Does anyone have a great commuter car ( read as 25 mpg average mixed driving ) that can also take a fold up wheel chair in the trunk, ( daughter ) that doesnt wear out the man who spends 70 minutes a day in it. I really want to think sedan for once. Right now I have the car indicated, pretty good.
Can you give us an idea of what you mean by a car that wears out a driver who spends 70 minutes a day in it?
Are you talking about the comfort level of the seats? If that is the case, this is an issue that is so specific to the individual that nobody but you can judge whether the seat is comfortable for you.
Are you talking about ride comfort? Again, this is something that only you can determine, based on your preferences. I prefer a firm ride and would probably feel uneasy after riding in a Buick for 70 minutes, but you might like a pillow-soft ride.
Are you talking about the interior noise level? Again, this is something that you should judge for yourself, but I will say that Hondas and Acuras are noted for having higher interior noise levels than most of their competitors.
Are you talking about steering effort? With the advent of power steering, this should not really be an issue anymore.
Are you talking about the amount of effort it takes to apply the brakes? Again, with power assist, this should not be much of an issue unless someone lacks strength in his/her legs.
Please give us an idea of what you mean by a car that would “wear out” a driver.
I am surprised at how comfortable my 2009 Corolla is. I am 6 ft and have plenty of leg room, the trunk is big. I take a few 5 hour trips each year but mostly have a 20 minute commute to work. I would buy another one. You might try to rent a few different cars on the weekends (rates usually cheaper) to try them out. Like VDCdriver says everyone’s definition of comfort is different.
Merry Christmas to one and all.
My wifes lexus is an extremely comfortable car to drive and averages mid 20’s around town and 32-34 highway. Very comfortable…very quiet…Extremely reliable…
There are a number of vehicles that won’t break the bank or your back. I would try the Hyundai Elantra Touring; it’s an econimcal and comfortable Hatchback with tons of room for your wheelchair. Also the Toyota Matrix; massive room inthe back with the seat folded flat.
A new one on the block and fairly quiet and very econimcal is the Ford Fiesta Hatchback. I’s the only really small car I would recommend; the rest are all too noisy.
Ford Focus is available as a hatchback, and is both economical and comfortable.
Have you forgotten that we had two people who posted about their extreme dissatisfaction with the ride quality of the Elantra Touring model? While I haven’t had a chance to ride in one, I do recall that one of the complaining folks compared the ride to that of a truck.
While we still don’t know what the OP means by a car that “wears you out”, I suspect that a truck-like ride might be something that he wants to avoid.
An old friend and customer whose daughter also requires a wheel chair is on his third Dodge Caravan. He apparently can find nothing that suits him and her better. There is a lift on the van that has enabled them to travel easily with no additional help. Fuel mileage may be in the acceptable range. Comfort is very individual, though.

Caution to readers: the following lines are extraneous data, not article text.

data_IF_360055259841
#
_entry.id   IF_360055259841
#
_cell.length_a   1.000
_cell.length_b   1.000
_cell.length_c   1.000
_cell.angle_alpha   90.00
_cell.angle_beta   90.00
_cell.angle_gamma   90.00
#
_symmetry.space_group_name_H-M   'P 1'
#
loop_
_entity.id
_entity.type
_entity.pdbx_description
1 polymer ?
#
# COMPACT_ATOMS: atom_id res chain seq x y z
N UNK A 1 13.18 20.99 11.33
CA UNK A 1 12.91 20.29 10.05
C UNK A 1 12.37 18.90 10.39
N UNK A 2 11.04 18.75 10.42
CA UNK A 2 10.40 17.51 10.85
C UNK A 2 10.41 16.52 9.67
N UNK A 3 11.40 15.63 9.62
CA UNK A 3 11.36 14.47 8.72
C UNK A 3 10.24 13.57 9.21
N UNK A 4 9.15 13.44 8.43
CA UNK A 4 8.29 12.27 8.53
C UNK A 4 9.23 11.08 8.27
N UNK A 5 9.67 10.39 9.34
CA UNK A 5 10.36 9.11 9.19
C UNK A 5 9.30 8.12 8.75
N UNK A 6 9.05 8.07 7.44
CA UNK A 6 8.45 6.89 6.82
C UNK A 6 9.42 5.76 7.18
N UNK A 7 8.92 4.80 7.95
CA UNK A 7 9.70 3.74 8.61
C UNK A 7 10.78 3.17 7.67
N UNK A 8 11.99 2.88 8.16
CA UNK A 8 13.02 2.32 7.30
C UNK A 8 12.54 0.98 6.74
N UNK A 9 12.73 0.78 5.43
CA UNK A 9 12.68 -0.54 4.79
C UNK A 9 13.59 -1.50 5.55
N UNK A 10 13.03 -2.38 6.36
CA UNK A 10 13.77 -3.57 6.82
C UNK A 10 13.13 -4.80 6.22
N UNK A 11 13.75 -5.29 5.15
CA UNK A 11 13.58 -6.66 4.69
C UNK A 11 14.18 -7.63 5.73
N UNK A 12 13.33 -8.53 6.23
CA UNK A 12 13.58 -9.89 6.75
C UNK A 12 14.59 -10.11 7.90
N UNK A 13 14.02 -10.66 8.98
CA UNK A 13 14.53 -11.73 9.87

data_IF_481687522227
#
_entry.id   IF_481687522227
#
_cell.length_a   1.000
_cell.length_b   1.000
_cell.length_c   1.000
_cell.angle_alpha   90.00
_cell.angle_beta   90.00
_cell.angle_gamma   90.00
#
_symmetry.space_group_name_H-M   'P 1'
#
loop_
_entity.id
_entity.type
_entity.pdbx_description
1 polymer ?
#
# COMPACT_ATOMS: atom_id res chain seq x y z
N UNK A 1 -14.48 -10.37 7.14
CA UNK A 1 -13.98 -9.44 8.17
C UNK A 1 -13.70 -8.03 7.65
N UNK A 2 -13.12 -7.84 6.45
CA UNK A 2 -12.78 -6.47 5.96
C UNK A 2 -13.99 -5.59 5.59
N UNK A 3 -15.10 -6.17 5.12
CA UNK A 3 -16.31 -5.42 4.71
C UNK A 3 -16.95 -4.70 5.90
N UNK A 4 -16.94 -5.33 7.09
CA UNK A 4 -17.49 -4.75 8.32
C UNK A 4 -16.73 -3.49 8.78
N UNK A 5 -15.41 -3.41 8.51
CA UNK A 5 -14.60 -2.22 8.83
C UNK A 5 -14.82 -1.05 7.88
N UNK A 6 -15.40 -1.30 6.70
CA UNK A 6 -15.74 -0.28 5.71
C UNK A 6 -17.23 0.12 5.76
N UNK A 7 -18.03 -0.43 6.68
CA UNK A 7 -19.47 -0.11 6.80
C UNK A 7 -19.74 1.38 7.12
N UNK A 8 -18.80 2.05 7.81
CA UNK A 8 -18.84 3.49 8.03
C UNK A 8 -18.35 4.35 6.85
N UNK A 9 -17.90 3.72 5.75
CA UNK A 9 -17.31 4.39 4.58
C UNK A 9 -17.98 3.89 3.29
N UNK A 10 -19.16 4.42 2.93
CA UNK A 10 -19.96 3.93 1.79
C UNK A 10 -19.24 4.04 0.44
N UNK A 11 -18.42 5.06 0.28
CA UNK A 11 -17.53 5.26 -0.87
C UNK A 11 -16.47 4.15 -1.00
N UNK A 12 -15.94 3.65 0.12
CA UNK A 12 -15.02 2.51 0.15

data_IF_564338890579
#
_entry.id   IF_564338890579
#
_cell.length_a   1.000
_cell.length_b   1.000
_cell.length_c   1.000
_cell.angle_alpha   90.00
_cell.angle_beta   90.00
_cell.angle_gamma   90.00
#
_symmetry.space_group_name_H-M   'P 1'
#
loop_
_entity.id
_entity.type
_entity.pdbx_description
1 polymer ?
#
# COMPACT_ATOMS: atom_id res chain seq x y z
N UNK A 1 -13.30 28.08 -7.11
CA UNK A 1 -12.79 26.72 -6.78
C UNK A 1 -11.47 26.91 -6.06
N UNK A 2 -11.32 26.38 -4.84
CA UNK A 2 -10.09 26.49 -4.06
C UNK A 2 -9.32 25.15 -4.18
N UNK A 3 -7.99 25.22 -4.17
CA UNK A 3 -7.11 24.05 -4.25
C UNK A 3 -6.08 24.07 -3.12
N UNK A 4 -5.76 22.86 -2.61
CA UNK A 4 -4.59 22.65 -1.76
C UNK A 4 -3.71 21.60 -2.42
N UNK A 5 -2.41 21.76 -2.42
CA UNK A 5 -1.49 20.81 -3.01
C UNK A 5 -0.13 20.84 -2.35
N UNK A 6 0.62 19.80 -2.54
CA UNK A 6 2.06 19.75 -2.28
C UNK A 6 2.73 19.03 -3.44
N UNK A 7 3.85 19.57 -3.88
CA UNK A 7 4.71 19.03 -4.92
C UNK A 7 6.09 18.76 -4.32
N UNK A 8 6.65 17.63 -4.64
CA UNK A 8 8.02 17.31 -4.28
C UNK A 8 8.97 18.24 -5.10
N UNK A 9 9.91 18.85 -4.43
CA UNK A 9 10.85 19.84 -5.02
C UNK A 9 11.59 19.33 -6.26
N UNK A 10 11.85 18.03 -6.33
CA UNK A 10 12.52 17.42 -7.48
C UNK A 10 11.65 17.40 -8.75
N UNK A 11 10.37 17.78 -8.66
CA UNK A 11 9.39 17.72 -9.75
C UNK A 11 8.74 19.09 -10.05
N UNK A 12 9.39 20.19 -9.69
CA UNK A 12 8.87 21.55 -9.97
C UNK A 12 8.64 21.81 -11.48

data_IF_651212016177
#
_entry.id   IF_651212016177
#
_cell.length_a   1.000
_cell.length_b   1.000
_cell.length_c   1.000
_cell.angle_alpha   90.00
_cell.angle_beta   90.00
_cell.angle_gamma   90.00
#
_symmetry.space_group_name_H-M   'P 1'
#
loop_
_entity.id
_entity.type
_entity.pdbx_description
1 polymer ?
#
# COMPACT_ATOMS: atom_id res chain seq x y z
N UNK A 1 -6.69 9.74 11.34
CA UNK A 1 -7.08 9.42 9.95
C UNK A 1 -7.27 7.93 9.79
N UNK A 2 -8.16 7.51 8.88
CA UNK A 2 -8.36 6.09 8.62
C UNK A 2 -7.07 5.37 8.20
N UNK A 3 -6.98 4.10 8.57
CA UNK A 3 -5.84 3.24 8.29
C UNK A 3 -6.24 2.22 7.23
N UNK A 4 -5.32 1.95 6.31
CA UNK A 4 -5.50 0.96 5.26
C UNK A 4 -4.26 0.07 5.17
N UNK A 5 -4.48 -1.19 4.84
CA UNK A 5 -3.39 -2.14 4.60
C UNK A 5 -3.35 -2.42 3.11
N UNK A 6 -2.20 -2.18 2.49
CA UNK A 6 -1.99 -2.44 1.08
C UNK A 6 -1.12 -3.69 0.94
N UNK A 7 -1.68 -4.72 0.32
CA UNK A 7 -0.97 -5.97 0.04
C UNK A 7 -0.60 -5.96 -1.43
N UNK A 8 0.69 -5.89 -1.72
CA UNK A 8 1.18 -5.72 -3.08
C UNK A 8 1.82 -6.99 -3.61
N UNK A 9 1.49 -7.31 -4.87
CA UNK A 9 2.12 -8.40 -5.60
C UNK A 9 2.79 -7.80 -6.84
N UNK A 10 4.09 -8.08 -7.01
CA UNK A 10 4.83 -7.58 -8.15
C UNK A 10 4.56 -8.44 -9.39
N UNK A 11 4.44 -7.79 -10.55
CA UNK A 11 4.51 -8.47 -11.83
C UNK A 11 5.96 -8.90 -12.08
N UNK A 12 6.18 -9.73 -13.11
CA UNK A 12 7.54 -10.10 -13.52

Everyone is different. The Elantra may work well for Petepat1. He’ll just have to drive one to see. Petepat1, you might also look at a Honda Fit. It’s roomy for a small hatchback. You will need to put the rear seats down to carry the wheelchair. If you only need seating for 2 when your daughter is in the car, this might work. Another possibility is the Honda Accord Crosstour. It will cost almost twice as much as the Fit, but provides a lot more room and most people would probably find a larger car more comfortable as a commuter. A 3rd option is a Chevy Equinox LT1. It gets better mileage than the Crosstour and will provide room for the wheelchair and 4 or 5 passengers. Test drive them all and see if any work for you. Don’t forget to check out how well the wheelchair fits and determine if there is extra room for cargo if that matters.
VDC; the standard Elantra Touring is basically an Elantra Hatchback. This car rides as well as Corolla or Civic. The Sports model would ride hard.
There are performance models for nearly all compact cars. A Mazda3 Sport Hatchback, for is not very comfortable, for innstance.
Our best advice is to have OP try these cars and see if he likes them. Two years ago I went on a 2 week vacation in a rented Hyundai Accent and found it a “quiet enough” and comfortable vehicle.
On the other hand, another poster bought a Honda Fit “Sport” by accident and thoroughly disliked it. The Honda Fit (in all its forms), the Toyata Yaris, and some other small cars are NOISY. That would be my main objection to buying them. I find noise more tiring than a firm ride. Nearly all minians are noisy compared to cars.
The quietest car for the money is probably the new Hyundai Sonata. It has a large trunk, rides smoothly and is quiet.
Unfortunately, the OP has not returned to answer the question that I posed two days ago, namely–What factors doessthe OP take into consideration for his/her definition of “a car that wears out a driver who spends 70 minutes a day in it?”
Is the OP thinking about ride quality?
Interior noise levels?
Why do people pose questions in their initial post and then fail to repond to requests for clarification?